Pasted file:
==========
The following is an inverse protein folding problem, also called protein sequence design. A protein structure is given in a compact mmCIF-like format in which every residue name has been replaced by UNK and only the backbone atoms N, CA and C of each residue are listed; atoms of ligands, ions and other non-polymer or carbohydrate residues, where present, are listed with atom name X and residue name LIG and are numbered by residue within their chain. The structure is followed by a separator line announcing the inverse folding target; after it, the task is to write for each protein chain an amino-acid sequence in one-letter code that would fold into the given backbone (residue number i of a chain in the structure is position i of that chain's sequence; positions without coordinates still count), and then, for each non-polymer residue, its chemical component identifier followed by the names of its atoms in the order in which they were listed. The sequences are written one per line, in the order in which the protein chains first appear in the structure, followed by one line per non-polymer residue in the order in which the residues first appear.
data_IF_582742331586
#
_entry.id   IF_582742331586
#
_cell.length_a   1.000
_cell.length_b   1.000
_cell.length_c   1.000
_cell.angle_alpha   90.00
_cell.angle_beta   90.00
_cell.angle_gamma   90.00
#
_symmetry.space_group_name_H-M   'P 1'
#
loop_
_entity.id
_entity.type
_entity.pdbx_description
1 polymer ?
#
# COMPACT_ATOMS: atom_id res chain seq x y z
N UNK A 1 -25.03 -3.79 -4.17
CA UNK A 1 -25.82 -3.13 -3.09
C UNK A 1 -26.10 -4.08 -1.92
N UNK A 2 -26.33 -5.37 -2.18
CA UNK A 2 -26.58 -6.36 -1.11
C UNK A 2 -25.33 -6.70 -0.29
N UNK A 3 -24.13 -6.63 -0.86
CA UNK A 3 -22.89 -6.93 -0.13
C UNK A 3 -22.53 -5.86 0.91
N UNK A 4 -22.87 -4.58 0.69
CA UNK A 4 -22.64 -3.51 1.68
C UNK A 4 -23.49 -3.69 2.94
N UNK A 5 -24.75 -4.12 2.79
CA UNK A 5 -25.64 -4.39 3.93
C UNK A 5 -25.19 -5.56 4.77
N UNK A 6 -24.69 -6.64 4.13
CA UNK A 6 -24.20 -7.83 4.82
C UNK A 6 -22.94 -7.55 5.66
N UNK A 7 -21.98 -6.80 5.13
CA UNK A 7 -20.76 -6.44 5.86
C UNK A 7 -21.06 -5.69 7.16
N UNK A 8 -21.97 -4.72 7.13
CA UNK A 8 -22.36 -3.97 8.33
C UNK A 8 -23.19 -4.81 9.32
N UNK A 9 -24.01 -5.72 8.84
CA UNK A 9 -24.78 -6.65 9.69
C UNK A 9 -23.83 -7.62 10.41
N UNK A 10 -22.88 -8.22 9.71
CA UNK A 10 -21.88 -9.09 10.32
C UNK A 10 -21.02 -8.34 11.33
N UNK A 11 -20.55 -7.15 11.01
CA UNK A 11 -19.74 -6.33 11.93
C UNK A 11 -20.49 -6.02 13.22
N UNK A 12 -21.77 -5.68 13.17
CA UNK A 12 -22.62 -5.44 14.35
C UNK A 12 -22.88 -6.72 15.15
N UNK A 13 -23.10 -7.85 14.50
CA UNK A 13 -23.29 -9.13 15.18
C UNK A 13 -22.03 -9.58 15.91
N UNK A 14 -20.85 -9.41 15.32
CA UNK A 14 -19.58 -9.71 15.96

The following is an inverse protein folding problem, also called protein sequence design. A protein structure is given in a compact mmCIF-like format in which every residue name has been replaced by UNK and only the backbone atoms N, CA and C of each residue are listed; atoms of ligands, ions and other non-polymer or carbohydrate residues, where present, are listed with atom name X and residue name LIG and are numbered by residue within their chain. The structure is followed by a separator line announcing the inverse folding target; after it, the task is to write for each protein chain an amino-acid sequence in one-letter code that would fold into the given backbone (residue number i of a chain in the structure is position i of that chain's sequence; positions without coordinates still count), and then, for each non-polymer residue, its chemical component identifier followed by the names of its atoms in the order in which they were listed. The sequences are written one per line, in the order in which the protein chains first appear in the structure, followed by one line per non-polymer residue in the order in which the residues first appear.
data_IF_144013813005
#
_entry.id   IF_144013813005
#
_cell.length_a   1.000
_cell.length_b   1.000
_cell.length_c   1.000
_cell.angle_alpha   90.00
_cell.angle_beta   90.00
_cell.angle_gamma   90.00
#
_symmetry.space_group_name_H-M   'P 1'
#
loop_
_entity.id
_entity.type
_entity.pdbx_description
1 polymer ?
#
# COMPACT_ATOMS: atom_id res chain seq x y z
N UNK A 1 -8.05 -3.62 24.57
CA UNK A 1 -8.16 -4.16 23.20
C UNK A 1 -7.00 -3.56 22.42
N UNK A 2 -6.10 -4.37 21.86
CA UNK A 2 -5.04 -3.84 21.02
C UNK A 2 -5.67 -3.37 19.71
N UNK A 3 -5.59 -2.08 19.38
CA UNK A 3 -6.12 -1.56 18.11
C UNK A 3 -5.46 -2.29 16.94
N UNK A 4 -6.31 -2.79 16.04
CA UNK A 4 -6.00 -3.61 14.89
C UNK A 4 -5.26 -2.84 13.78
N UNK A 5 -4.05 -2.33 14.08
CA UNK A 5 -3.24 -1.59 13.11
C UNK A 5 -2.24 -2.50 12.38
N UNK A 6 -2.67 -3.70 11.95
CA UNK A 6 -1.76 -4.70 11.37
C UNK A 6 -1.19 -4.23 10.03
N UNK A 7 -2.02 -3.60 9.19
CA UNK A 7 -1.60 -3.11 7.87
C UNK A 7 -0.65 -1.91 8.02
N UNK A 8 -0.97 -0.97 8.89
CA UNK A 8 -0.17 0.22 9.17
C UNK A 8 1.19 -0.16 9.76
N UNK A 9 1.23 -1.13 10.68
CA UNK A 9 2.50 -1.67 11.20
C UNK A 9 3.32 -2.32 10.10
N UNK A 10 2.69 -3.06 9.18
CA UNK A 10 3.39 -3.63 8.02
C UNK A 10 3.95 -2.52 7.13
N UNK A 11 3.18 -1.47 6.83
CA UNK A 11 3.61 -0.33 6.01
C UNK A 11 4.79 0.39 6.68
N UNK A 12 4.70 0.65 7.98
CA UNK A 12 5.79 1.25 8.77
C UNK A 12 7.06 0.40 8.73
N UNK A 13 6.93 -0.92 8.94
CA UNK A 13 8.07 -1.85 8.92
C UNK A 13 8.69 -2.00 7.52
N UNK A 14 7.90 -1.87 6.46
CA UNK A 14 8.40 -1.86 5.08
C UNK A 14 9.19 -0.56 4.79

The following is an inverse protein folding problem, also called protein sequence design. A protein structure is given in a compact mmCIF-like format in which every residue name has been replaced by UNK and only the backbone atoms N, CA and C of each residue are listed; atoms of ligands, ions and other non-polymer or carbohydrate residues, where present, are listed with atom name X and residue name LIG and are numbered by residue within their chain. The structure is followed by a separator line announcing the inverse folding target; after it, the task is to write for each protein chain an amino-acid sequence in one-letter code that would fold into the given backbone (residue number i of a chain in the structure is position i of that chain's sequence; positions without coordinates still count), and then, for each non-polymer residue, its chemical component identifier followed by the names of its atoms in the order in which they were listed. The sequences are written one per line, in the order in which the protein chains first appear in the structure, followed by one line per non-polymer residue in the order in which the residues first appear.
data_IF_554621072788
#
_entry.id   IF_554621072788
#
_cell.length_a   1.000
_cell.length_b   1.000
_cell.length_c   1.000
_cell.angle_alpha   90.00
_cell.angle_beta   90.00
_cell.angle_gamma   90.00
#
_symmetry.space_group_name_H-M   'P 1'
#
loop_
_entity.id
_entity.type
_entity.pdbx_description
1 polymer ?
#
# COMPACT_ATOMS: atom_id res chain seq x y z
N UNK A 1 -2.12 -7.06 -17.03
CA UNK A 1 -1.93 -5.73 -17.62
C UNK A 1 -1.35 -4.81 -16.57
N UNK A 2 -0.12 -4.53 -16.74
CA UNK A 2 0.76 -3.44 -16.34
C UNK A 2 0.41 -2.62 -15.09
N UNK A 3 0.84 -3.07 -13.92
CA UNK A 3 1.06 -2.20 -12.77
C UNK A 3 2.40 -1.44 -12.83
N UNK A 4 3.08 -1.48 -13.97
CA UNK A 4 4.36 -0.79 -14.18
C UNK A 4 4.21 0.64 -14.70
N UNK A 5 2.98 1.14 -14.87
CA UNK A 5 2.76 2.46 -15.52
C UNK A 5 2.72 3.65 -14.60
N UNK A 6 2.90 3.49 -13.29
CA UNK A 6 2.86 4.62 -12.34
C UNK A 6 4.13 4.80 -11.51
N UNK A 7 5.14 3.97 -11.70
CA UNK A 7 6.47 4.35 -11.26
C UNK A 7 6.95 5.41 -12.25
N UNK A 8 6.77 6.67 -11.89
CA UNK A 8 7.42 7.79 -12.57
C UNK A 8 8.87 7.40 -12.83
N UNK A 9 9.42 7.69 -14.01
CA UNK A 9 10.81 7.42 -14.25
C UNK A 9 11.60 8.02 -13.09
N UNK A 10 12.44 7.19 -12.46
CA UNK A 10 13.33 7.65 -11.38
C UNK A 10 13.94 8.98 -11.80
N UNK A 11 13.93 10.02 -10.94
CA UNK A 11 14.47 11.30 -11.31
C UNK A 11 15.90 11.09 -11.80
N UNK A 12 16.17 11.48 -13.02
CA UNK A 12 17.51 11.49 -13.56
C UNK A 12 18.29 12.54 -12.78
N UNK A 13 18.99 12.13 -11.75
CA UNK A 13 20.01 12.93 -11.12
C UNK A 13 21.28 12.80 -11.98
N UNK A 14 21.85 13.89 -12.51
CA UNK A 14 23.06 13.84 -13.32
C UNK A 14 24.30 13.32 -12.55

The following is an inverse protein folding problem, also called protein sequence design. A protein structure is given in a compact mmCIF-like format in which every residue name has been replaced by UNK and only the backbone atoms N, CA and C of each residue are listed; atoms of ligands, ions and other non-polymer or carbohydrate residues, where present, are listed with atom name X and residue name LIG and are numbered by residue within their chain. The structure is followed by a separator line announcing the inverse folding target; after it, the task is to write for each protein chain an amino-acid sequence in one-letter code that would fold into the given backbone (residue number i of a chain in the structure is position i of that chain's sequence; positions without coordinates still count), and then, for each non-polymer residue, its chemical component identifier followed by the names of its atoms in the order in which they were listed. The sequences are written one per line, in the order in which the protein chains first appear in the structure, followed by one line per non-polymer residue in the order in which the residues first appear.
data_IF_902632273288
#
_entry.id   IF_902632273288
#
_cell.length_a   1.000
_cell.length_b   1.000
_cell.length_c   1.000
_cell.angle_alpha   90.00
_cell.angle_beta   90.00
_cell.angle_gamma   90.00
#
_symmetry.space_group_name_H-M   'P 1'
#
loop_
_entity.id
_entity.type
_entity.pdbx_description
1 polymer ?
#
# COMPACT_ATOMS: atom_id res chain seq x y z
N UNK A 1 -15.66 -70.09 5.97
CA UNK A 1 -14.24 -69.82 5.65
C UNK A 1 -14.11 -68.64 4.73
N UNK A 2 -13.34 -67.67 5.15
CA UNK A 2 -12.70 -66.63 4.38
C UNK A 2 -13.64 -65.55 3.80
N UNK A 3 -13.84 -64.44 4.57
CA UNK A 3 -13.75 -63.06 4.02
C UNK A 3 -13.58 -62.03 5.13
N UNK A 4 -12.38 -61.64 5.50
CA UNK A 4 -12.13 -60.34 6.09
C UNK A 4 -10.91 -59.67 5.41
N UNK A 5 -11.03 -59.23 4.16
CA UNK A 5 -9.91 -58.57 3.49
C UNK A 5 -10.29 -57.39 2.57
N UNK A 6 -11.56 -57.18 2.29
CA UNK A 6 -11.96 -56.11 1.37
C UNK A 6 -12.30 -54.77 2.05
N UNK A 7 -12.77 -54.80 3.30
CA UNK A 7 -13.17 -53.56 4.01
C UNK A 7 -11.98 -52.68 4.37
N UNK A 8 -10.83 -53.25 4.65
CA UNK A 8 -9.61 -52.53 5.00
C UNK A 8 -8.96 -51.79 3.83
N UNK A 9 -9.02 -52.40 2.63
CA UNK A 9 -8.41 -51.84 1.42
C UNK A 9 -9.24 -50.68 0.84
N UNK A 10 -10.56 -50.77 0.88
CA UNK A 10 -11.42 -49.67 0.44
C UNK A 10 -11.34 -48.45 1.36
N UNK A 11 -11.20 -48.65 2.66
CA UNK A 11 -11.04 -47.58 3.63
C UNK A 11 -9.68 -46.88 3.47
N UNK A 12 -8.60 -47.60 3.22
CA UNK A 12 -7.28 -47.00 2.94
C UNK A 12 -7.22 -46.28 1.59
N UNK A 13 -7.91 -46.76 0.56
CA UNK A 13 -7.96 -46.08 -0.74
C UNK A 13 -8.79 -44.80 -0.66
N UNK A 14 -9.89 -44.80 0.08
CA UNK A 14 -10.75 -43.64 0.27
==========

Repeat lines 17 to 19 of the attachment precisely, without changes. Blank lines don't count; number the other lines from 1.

_entity.type
_entity.pdbx_description
1 polymer ?